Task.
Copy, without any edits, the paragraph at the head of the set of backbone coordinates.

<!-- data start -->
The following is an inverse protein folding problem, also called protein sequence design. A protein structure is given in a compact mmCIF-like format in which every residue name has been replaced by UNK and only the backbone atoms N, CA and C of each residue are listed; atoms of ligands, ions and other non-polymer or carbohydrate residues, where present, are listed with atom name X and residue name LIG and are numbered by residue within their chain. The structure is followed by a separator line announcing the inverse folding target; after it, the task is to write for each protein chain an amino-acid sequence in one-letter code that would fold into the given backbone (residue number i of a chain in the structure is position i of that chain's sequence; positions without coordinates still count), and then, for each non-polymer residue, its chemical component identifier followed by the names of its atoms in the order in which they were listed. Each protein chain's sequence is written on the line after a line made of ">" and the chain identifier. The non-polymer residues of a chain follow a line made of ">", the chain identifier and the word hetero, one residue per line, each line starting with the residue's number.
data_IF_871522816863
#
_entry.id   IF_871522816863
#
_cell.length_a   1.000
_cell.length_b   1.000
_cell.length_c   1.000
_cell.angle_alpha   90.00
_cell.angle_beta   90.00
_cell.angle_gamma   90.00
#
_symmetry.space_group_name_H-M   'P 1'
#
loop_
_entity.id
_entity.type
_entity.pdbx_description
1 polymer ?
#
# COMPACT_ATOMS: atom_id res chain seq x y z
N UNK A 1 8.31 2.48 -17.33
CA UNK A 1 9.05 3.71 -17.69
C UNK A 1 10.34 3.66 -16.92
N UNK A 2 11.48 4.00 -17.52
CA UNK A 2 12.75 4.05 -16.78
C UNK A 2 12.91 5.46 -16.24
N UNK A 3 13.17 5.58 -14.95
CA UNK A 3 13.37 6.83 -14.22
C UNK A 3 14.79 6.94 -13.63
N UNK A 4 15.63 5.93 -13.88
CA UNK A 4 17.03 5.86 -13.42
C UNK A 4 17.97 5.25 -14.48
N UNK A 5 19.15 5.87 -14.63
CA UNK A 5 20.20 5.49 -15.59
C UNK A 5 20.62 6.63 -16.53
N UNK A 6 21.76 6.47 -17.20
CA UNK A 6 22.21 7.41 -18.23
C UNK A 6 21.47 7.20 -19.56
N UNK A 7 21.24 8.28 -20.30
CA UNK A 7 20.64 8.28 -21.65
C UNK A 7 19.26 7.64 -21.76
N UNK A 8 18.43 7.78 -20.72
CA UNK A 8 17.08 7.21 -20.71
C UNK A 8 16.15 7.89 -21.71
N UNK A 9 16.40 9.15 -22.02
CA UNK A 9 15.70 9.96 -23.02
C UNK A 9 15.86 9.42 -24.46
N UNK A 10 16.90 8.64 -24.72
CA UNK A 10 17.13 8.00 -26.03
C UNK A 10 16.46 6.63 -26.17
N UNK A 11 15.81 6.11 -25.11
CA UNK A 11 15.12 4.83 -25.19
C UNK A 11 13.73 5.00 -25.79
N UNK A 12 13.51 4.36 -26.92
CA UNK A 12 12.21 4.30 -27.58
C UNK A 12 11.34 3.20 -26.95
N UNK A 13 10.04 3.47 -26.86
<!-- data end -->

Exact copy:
The following is an inverse protein folding problem, also called protein sequence design. A protein structure is given in a compact mmCIF-like format in which every residue name has been replaced by UNK and only the backbone atoms N, CA and C of each residue are listed; atoms of ligands, ions and other non-polymer or carbohydrate residues, where present, are listed with atom name X and residue name LIG and are numbered by residue within their chain. The structure is followed by a separator line announcing the inverse folding target; after it, the task is to write for each protein chain an amino-acid sequence in one-letter code that would fold into the given backbone (residue number i of a chain in the structure is position i of that chain's sequence; positions without coordinates still count), and then, for each non-polymer residue, its chemical component identifier followed by the names of its atoms in the order in which they were listed. Each protein chain's sequence is written on the line after a line made of ">" and the chain identifier. The non-polymer residues of a chain follow a line made of ">", the chain identifier and the word hetero, one residue per line, each line starting with the residue's number.